I can pretty much guarantee it will not end well for you, nor should it. It’s a nasty way of telling someone that the bad things happening to them are their own damn fault. It’s also an easy way to cover up for your own bad behavior. You can do whatever the fuck you want and when someone reacts negatively, you can say they control their own reaction. Yeah, but you control your own behavior, so maybe not be a dick in the first place?

In addition, it’s too easy to look at all that’s going on and say, “Well, I’ll just send out positive energy into the universe and that’ll be me doing my part.”

No. It’s not enough. It’s not nearly enough.

It let’s you off the hook from doing any real work and for being complicit in a socially unjust system. In addition, if you really believe that you receive from the universe what you put into it, then you believe queer people deserve to be bashed for being queer; black and brown people deserve to be killed in cold blood by the cops solely for their skin color; women deserve to be paid less for the same work than do men; and a myriad of other heinous beliefs.

It means you’re OK with inequality because you think it’s the fault of the person experiencing it. You may not say it directly, but it’s the logical conclusion of what you’re espousing. In other words, it’s a privilege to be able to think like that. There’s no room for being hands off in a time like this, and it’s a luxury to be able to be above it all.

I want to make it clear that I’m not against looking for the good in things though my tendency is to explore the darkness. I think there needs to be a balance, and, ironically, I’m learning to be less negative by seeing the continual outrage on social media. However, I think it’s detrimental to ignore the very real societal and institutional systems that are oppressive to so many people.

It’s my problem with spirituality in general. If it’s not actually helping people in the real world, then it’s just empty platitudes. I’ve had enough of those to last me a lifetime, and it’s one reason I took such a long time finding a taiji teacher. I didn’t want someone who was hippie-dippy or didn’t want to engage in the messiness that is life. I wanted my taiji to be practical and something I could use every day.

It is, by the way, something I use every day. I was just talking with my taiji teacher how I use my mental taiji to help me out with difficult situations. I’ve written before how my relationship with my parents has steadily improved over the years. Some of the credit is to them–they’ve both made a conscious effort to interact differently with me than they have before, but I also have to take some of the credit. I’m less touchy, less defensive, and more relaxed around them. It wouldn’t have happened without taiji, and I didn’t even have to practice this positivity bullshit to make it happen.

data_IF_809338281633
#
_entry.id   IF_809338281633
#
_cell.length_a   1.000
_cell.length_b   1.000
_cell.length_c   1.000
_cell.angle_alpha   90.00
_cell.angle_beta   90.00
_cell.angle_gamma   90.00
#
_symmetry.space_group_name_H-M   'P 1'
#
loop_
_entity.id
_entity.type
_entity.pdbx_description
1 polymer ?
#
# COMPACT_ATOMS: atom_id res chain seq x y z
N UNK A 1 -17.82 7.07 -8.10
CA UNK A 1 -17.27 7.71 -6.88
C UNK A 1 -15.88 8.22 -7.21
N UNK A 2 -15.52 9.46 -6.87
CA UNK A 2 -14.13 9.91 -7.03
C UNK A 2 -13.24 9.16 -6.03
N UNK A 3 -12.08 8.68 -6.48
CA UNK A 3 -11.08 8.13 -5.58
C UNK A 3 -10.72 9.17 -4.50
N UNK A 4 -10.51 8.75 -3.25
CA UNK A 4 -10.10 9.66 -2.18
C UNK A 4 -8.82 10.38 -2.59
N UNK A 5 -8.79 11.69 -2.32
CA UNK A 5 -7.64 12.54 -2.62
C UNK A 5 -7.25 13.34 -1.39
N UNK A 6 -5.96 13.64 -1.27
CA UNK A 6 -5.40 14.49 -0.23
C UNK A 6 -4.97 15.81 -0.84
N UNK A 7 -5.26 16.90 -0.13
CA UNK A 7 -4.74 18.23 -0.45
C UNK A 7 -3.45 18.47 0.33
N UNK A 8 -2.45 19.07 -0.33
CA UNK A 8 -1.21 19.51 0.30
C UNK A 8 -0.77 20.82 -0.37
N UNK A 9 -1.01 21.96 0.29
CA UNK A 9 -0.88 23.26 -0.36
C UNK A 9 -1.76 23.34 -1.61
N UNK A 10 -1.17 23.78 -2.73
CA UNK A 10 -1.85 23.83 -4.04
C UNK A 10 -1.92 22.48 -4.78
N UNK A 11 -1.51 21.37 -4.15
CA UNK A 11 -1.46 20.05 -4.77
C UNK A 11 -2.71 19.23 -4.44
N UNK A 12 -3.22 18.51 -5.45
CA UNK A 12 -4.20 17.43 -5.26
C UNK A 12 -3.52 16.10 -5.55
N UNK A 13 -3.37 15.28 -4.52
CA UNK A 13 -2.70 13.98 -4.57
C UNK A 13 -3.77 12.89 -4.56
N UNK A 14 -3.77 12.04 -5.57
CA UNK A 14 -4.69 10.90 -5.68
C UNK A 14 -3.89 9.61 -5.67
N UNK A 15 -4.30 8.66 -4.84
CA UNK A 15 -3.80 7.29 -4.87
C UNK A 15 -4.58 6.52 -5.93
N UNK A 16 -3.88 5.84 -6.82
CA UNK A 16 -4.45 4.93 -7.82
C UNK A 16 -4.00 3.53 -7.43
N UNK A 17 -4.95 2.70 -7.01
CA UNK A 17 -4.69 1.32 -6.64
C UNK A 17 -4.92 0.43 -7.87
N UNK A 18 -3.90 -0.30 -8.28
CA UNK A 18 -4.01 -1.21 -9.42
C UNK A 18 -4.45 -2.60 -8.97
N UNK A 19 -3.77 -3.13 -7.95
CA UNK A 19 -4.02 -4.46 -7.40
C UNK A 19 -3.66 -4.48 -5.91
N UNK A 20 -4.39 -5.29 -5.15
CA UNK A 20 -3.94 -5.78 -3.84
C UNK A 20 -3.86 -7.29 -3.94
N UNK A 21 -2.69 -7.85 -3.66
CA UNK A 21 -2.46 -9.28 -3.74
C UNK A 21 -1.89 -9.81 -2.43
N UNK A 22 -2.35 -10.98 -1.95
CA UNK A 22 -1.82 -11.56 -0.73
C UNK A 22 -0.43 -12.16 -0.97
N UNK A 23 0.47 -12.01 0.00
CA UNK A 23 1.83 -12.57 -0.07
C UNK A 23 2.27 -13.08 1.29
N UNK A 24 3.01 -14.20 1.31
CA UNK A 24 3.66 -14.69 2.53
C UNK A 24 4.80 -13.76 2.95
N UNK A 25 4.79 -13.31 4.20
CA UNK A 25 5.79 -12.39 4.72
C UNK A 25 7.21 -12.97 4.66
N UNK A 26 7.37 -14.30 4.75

I guess my biggest problem with the positivity movement (besides the fact that it ignores societal issues) is that it glosses over the fact that it’s fucking hard work to change your personality. It can be done, obviously, but it’s not something that will happen just by chanting mantras and exuding positive energy. I’ve been studying taiji for almost nine years, and it’s only in the past few years that I’ve really noticed a change in how I approach things. And, it’s not something I consciously do. When I’m in a tense situation, I don’t try to tell myself to be positive or whatever. I am just automatically less defensive. I don’t snap out right away, and I can actually listen without erecting all my shields.

The best example I can give is when I was in a minor car accident. I looked up and saw this car coming at me. I thought, “I’m going to get hit” and instantly relaxed as she plowed into me.  I had people warning me that I would feel it months after. I’d develop back problems or whiplash or whatever. I didn’t. I had a nasty bruise on my stomach from the airbag/seat belt, but that was it (physically, anyway). Before taiji, I probably would have tensed up and been hurt much worse, but because of taiji, I immediately relaxed. It wasn’t something I told myself, however; I just did it. So, someone watching it happen would assume it was easy for me, and it was in the moment, but it wouldn’t have been without the hard work I’d done leading up to that moment.

Again, I’m not trying to say we should walk around with a doom cloud over our head all the time–just that we ignore our shadow side (or our country’s shadow side) to our detriment.




*I have absolutely no eye for photography. None. This is another recurring rant of mine–you can’t teach talent. Yes, I could learn how to be a competent photographer, but I don’t have that thing that my brother has when it comes to a camera. He can just look at a scene and instinctively know how to get the best shot. I could take a hundred pics and still not nail it.